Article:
(2) L20. SCHAWINSKI ET AL.. Vol. 692. Figure 1. Two examples of the central point-source subtraction for SDSS gr images of a morphologically disturbed galaxy (top row) and an elliptical galaxy (bottom row). In panel (a), we show the original image. In panel (b), the central point source is subtracted. In panel (c), the galaxy model is subtracted. The residuals show the blue central point source, and in the case of the merger galaxy, tidal tails and shells.. point source of the AGNs. Deep X-ray surveys can deliver samples of X-ray-selected AGNs down to moderate X-ray luminosities out to considerable redshifts, but the contamination by the AGN light can make comparing AGN host galaxies to their normal counterparts meaningless (Simmons & Urry 2008). At high redshifts (z 0.7), it is difficult to separate host galaxy from central source even with the superb angular resolution of the Hubble Space Telescope (HST). At very low redshifts, however, ground-based optical imaging data become comparable to, even superior to, the best HST images of highredshift galaxies. We use GALFIT version 2.0.3 (Peng et al. 2002), modified by Simmons & Urry (2008) for the optimal removal of central point sources, to reliably and robustly separate the central AGN light from the extended host galaxy. In Figure 1, we show two examples of the results of this process. We remove from our sample any sources where the point source is brighter than the host galaxy and sources where the host half-light radius is less than 2 pixels in order to robustly measure the host galaxy colors down to ∼0.1 mag. This leaves us with 16 sources from the Swift BAT/SDSS sample. This criterion introduces a slight bias against the most luminous AGNs in the BAT sample (LX 1044 erg s−1 ). 4. RESULTS 4.1. The Optical Colors of Normal Galaxies and Hard X-Ray-Selected AGN Hosts In order to compare AGN host galaxies to normal galaxies, we construct a volume-limited sample of galaxies from the SDSS in the same redshift range with Mr < −19 mag to select galaxies sampling the entire luminosity range of the AGN host galaxies.. Figure 2. CMD for the host galaxies of X-ray-selected AGNs (filled points) and a matched sample of normal galaxies (contours, doubling at each level). The g−r color is a good tracer of the age of the stellar population dominating the optical light. The galaxy comparison sample from SDSS clearly shows the red sequence and blue cloud. After removing the central point source, the X-rayselected AGNs appear in the green valley in between. The large points are hard X-ray-selected AGNs detected by Swift BAT, colored according to obscuration (log NH 22, blue; log NH > 22, red). The small points are the unobscured AGNs detected by ROSAT. On the right hand, we plot g−r color histograms of both the galaxy comparison sample and the AGN sample.. In Figure 2, we show the CMD for the normal galaxy population, featuring the color bimodality of the red sequence, blue cloud, and the green valley in between. On top of this, we plot the host galaxy population of hard X-ray-selected AGNs (large filled circles). Obscured (red) and unobscured AGNs (blue).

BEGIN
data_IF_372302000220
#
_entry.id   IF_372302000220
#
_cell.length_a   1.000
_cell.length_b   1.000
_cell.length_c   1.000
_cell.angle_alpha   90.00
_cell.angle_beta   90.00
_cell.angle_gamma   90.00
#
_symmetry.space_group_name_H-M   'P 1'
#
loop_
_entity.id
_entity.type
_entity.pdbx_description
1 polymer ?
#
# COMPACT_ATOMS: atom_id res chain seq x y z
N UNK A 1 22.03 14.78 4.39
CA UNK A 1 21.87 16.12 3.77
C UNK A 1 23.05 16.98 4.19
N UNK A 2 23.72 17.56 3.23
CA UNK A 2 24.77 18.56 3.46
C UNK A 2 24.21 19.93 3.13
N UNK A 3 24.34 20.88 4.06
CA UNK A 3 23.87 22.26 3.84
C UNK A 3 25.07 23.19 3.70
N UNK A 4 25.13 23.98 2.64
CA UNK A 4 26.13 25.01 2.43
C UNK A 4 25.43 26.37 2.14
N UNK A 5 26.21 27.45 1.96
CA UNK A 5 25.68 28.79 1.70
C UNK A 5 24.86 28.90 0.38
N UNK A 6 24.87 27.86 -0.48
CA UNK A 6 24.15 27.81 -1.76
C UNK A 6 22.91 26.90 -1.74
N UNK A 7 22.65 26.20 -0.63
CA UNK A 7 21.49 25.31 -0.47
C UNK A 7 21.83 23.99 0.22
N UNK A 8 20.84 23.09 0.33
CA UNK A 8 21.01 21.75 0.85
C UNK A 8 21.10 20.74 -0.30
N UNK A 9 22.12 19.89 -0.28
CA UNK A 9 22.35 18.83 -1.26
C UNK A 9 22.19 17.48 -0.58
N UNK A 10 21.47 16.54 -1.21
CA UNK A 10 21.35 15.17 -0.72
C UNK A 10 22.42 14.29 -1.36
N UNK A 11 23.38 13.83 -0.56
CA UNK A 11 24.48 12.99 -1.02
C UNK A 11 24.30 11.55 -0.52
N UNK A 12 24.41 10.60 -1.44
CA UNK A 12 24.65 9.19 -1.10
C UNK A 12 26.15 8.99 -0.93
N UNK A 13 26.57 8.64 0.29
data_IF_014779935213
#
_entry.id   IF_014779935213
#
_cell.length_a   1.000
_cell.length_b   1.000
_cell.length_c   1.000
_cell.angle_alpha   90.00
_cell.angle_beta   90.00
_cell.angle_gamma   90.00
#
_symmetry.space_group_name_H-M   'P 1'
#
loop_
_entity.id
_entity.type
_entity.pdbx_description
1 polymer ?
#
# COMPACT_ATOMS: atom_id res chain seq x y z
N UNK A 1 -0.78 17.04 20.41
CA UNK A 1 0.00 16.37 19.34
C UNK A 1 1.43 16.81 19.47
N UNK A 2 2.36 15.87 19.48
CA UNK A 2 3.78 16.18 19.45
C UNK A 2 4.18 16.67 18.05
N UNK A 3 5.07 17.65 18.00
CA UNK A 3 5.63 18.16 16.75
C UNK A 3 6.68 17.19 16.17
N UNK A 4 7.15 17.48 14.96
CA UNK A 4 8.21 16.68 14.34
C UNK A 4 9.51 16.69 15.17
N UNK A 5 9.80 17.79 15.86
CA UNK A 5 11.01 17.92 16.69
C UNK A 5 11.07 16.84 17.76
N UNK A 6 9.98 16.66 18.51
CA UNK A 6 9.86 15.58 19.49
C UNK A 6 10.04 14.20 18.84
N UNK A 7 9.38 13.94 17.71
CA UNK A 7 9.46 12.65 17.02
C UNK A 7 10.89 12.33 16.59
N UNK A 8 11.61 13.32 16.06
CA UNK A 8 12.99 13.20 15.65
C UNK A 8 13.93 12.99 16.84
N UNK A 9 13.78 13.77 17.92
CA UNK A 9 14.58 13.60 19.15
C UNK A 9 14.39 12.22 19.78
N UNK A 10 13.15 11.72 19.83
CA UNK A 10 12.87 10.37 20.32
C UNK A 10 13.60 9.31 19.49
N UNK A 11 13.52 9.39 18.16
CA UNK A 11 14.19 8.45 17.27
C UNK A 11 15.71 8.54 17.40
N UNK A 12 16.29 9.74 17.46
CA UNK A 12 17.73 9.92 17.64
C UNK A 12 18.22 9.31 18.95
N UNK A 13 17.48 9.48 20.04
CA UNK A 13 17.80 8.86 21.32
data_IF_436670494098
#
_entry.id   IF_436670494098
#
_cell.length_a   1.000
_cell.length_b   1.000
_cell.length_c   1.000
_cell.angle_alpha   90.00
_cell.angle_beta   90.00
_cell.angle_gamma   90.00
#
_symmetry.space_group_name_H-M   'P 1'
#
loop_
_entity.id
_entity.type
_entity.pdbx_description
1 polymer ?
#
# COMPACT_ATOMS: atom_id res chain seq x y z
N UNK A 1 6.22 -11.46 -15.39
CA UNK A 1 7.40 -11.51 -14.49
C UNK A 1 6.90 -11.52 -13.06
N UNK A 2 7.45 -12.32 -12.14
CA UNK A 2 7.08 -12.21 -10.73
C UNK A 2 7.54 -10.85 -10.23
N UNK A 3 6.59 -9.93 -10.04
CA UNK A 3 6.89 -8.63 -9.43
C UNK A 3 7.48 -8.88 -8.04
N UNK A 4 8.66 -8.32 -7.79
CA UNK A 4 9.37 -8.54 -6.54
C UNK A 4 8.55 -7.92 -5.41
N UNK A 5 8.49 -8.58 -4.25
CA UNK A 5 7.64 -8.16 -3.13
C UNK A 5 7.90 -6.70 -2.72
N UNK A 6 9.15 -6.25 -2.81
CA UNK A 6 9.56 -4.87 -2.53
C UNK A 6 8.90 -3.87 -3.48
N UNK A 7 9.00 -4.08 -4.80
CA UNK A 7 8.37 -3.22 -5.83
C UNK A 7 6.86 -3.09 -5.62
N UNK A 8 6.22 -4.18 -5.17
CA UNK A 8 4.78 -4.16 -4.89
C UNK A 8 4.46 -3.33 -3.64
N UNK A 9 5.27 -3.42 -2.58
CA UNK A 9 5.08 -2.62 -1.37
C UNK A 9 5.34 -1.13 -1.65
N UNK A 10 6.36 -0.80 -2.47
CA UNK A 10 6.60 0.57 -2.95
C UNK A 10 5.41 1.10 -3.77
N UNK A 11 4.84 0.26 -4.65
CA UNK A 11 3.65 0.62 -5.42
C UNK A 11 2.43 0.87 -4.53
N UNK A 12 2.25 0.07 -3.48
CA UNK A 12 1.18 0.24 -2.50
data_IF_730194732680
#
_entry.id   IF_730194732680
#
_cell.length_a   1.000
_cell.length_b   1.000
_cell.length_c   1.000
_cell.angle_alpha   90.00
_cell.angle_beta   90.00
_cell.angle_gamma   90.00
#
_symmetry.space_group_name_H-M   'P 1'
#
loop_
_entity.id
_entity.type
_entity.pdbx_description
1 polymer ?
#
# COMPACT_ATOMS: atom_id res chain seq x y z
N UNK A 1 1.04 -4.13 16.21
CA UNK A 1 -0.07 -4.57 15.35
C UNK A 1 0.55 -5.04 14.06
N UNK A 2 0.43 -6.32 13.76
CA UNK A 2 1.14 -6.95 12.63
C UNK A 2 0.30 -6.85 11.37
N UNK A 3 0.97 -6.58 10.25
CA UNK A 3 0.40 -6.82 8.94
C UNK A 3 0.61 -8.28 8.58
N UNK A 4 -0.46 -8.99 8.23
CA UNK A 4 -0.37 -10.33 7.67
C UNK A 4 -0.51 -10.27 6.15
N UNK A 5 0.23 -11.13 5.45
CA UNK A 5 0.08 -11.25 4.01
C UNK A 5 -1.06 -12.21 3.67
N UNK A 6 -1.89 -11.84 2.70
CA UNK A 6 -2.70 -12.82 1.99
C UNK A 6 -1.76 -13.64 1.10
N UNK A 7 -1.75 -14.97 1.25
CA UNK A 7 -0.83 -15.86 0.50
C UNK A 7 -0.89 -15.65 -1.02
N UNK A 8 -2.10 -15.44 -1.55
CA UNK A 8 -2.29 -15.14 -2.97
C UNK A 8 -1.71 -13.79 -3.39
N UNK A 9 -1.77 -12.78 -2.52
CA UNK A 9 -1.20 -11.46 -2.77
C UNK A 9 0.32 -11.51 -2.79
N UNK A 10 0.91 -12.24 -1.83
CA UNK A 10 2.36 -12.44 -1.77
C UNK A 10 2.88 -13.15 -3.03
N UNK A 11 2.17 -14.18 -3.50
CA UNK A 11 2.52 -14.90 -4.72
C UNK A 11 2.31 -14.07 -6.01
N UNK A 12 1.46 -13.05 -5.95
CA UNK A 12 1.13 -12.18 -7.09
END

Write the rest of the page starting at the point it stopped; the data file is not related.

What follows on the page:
(3) No. 1, 2009. DO MODERATE-LUMINOSITY AGNs SUPPRESS STAR FORMATION?. L21. clearly reside in the green valley. No AGN of similar hard X-ray luminosity, regardless of obscuration, lies in the region typical of star-forming galaxies in the blue cloud. We use a Kolmogorov–Smirnov (K-S) test to assess the significance of the difference between the host galaxy colors of the comparison sample and the AGN host galaxies and find that they are different at very high significance ( 3σ ). In order to strengthen this statement, we compare the color distribution in luminosity bins. In all four bins of 1 mag each between Mr = −23 and Mr = −19, the g−r color distribution of AGN host galaxies and of their normal counterparts are found to be significantly different at far more than the 3σ level. 4.2. Locating the Obscuring Material The unobscured AGNs show the same green host galaxy colors as the obscured AGNs, meaning the obscuration must be located in the nucleus, not distributed across the galaxy. A K-S test of the g−r color distribution of the obscured and unobscured BAT sources yields that they are consistent with being drawn from the same parent distribution at the 2σ level. The obscuration seen by the AGNs must therefore be circumnuclear, as in the Unified Model of AGNs, such that the galaxy colors are not strongly affected by the obscuration. Treister & Urry (2006) showed that there is evidence that this may not be the case at higher redshifts, toward the peak of AGNs, and galaxy merger activity, implying evolution of the obscuration. 4.3. The Optical Colors of Soft X-Ray-Selected AGNs Clearly, unobscured AGNs appear to have the same green host galaxy colors as obscured AGNs—but the sample is small. To improve statistics, we obtain a larger sample of unobscured AGNs using data from ROSAT (Voges et al. 1999; Anderson et al. 2007), which is sensitive in the 0.1–2.4 keV energy range, and thus to mostly unobscured AGNs. Restricting ourselves to the same SDSS area and redshift range, we obtain a sample of 161 unobscured AGNs with soft X-ray luminosities of L0.1–2.4 keV of 1042 –1044.3 erg s−1 and a median of 1042.9 erg s−1 . We limit our selection to a minimum of 1042 erg s−1 to avoid contamination with X-rays from star formation and X-ray binaries. The energy ranges observed by Swift and ROSAT are different; however, assuming an unobscured AGN spectrum with Γ = 1.7, the median luminosities of our ROSAT and Swift BAT samples are comparable within a factor of 3. A K-S test affirms that they are consistent with being drawn from the same parent distribution, but note that the Swift BAT sample is small. We again subtract the optical central point sources and add the remaining 161 sources with robust colors to Figure 2 (small blue points). Like the unobscured AGNs detected by Swift BAT, the ROSAT-detected AGNs have green host galaxy optical colors. The larger numbers allow us to probe the bluest and reddest colors of AGN host galaxies. and in particular, to see how many objects lie in the blue cloud. We see no AGN in the peak of the blue star-forming galaxy population (lower right of Figure 2). Due to the range of obscuration represented in our sample, this statement must hold for all local moderate-luminosity AGNs. Could we be systematically missing accreting black holes at the lowest galaxy mass covered by our sample at Mr ∼ −19? At the bluest colors, this corresponds to ∼1010 M . We convert this to a black hole mass (Häring & Rix 2004) and assume that it radiates at efficiencies as low as a few percent of the Eddington. Figure 3. Timescales for “green” optical colors of AGN host galaxies. We plot three star formation scenarios probing the limits of possible color evolution based on stellar evolution models (Maraston 2005). Model 1 is a moderate 10% mass-fraction starburst on top of an old 8 Gyr stellar population. This burst is somewhat extinguished with E(B − V ) = 0.1 and declines with an e-folding timescale of 100 Myr. Model 2 represents an extreme scenario of a small 5% mass fraction declining effectively instantaneously, with τ = 10 Myr, extinguished with the maximum allowable E(B − V ) = 0.2. Model 3 has a constant star formation history spanning 10 Gyr with E(B − V ) of 0.05; such galaxies never leave the blue cloud in most cases. That 95% of AGN host galaxies lie above g − r = 0.45 means that Model 3 is ruled out definitely. Models 1 and 2 are consistent with our results, but imply implausibly long AGN lifetimes unless there is a significant time delay between the suppression of star formation and the onset of detectable AGN activity.. limit. Such an AGN would emit a soft X-ray luminosity of ∼1042 erg s−1 and thus should have been detected by ROSAT. The lack of blue AGN hosts is therefore significant and we conclude that the majority of AGN host galaxies in the local universe are in the green valley. 4.4. A High Merger Fraction for X-Ray-Selected AGN Host Galaxies After subtracting the galaxy model with GALFIT, the residual image contains both the central AGN point source, and any remaining morphological disturbances, such as tidal tails, spiral arms, and shells (e.g., Figure 1, top). We perform the same galaxy model subtraction to a sample of normal galaxies matched to the AGN sample in both g−r color and luminosity, and compare the incidence of features indicating a recent or in-progress merger in both. We find a statistically highly significant excess of such features in the AGN host galaxy sample over the control sample (43% for BAT sources and 21% for control). We further measure the asymmetry (Conselice 2003) in both the g- and r-band images and find that the AGN host galaxies are significantly more asymmetric than those in the control sample. This observation compares favorably to models in which AGN phases are driven by mergers (e.g., Hopkins et al. 2006). 5. STELLAR POPULATION ANALYSIS We can use stellar population synthesis as a clock to interpret the green valley optical colors. In Figure 3, we plot g−r colors of three representative star formation histories as a function of time, based on the stellar population models of Maraston (2005). Models 1 and 2 trace the evolution of realistic and extreme star formation shutdown scenarios, respectively, and Model 3.